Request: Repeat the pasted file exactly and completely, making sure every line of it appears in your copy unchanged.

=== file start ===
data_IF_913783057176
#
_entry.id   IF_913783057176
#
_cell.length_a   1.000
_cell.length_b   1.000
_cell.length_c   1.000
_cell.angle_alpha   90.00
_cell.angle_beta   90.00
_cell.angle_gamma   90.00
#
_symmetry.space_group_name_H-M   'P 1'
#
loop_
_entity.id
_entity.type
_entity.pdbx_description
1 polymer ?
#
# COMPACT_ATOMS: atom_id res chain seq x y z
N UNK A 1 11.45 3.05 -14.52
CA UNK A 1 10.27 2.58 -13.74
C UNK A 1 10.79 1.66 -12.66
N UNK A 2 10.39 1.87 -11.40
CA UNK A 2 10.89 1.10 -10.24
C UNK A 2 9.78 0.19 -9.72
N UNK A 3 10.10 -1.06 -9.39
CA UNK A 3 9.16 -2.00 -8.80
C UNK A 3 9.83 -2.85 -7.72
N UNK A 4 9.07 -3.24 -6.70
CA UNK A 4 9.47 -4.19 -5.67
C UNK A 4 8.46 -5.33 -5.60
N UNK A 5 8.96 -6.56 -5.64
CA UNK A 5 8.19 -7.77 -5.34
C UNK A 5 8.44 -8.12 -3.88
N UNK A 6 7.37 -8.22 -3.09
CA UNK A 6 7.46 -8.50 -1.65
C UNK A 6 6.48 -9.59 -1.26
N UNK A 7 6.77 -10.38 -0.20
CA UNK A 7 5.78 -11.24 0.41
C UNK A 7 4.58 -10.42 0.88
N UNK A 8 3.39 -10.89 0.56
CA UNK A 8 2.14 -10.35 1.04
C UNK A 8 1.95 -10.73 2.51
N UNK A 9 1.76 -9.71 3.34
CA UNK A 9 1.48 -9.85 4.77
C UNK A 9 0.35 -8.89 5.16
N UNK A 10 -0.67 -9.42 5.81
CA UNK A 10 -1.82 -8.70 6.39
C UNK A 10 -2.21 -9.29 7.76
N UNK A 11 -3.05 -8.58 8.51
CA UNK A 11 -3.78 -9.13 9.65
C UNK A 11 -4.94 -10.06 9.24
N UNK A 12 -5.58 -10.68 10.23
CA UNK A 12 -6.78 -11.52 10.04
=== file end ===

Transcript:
data_IF_913783057176
#
_entry.id   IF_913783057176
#
_cell.length_a   1.000
_cell.length_b   1.000
_cell.length_c   1.000
_cell.angle_alpha   90.00
_cell.angle_beta   90.00
_cell.angle_gamma   90.00
#
_symmetry.space_group_name_H-M   'P 1'
#
loop_
_entity.id
_entity.type
_entity.pdbx_description
1 polymer ?
#
# COMPACT_ATOMS: atom_id res chain seq x y z
N UNK A 1 11.45 3.05 -14.52
CA UNK A 1 10.27 2.58 -13.74
C UNK A 1 10.79 1.66 -12.66
N UNK A 2 10.39 1.87 -11.40
CA UNK A 2 10.89 1.10 -10.24
C UNK A 2 9.78 0.19 -9.72
N UNK A 3 10.10 -1.06 -9.39
CA UNK A 3 9.16 -2.00 -8.80
C UNK A 3 9.83 -2.85 -7.72
N UNK A 4 9.07 -3.24 -6.70
CA UNK A 4 9.47 -4.19 -5.67
C UNK A 4 8.46 -5.33 -5.60
N UNK A 5 8.96 -6.56 -5.64
CA UNK A 5 8.19 -7.77 -5.34
C UNK A 5 8.44 -8.12 -3.88
N UNK A 6 7.37 -8.22 -3.09
CA UNK A 6 7.46 -8.50 -1.65
C UNK A 6 6.48 -9.59 -1.26
N UNK A 7 6.77 -10.38 -0.20
CA UNK A 7 5.78 -11.24 0.41
C UNK A 7 4.58 -10.42 0.88
N UNK A 8 3.39 -10.89 0.56
CA UNK A 8 2.14 -10.35 1.04
C UNK A 8 1.95 -10.73 2.51
N UNK A 9 1.76 -9.71 3.34
CA UNK A 9 1.48 -9.85 4.77
C UNK A 9 0.35 -8.89 5.16
N UNK A 10 -0.67 -9.42 5.81
CA UNK A 10 -1.82 -8.70 6.39
C UNK A 10 -2.21 -9.29 7.76
N UNK A 11 -3.05 -8.58 8.51
CA UNK A 11 -3.78 -9.13 9.65
C UNK A 11 -4.94 -10.06 9.24
N UNK A 12 -5.58 -10.68 10.23
CA UNK A 12 -6.78 -11.52 10.04